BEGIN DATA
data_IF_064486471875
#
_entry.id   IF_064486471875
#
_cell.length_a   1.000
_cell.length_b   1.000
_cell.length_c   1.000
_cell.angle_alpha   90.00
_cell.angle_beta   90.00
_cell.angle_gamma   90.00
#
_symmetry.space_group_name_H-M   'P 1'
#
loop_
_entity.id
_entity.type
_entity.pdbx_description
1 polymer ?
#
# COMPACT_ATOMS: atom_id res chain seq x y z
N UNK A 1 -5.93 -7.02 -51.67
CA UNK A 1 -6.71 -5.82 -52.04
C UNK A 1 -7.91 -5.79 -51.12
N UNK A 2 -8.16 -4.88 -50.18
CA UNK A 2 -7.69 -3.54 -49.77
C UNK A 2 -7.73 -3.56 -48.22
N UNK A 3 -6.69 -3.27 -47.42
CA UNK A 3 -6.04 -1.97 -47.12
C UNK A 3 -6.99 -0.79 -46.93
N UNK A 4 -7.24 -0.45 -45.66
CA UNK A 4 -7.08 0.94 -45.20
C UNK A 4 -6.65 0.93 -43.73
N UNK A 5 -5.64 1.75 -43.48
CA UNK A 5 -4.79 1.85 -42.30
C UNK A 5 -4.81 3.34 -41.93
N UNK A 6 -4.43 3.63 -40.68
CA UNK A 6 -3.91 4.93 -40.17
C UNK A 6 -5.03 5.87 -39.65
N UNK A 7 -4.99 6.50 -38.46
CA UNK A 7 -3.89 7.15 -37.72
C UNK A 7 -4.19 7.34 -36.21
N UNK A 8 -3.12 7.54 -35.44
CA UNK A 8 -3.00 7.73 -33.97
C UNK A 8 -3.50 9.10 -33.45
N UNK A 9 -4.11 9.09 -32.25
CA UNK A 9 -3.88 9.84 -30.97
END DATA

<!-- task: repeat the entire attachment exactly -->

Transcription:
data_IF_064486471875
#
_entry.id   IF_064486471875
#
_cell.length_a   1.000
_cell.length_b   1.000
_cell.length_c   1.000
_cell.angle_alpha   90.00
_cell.angle_beta   90.00
_cell.angle_gamma   90.00
#
_symmetry.space_group_name_H-M   'P 1'
#
loop_
_entity.id
_entity.type
_entity.pdbx_description
1 polymer ?
#
# COMPACT_ATOMS: atom_id res chain seq x y z
N UNK A 1 -5.93 -7.02 -51.67
CA UNK A 1 -6.71 -5.82 -52.04
C UNK A 1 -7.91 -5.79 -51.12
N UNK A 2 -8.16 -4.88 -50.18
CA UNK A 2 -7.69 -3.54 -49.77
C UNK A 2 -7.73 -3.56 -48.22
N UNK A 3 -6.69 -3.27 -47.42
CA UNK A 3 -6.04 -1.97 -47.12
C UNK A 3 -6.99 -0.79 -46.93
N UNK A 4 -7.24 -0.45 -45.66
CA UNK A 4 -7.08 0.94 -45.20
C UNK A 4 -6.65 0.93 -43.73
N UNK A 5 -5.64 1.75 -43.48
CA UNK A 5 -4.79 1.85 -42.30
C UNK A 5 -4.81 3.34 -41.93
N UNK A 6 -4.43 3.63 -40.68
CA UNK A 6 -3.91 4.93 -40.17
C UNK A 6 -5.03 5.87 -39.65
N UNK A 7 -4.99 6.50 -38.46
CA UNK A 7 -3.89 7.15 -37.72
C UNK A 7 -4.19 7.34 -36.21
N UNK A 8 -3.12 7.54 -35.44
CA UNK A 8 -3.00 7.73 -33.97
C UNK A 8 -3.50 9.10 -33.45
N UNK A 9 -4.11 9.09 -32.25
CA UNK A 9 -3.88 9.84 -30.97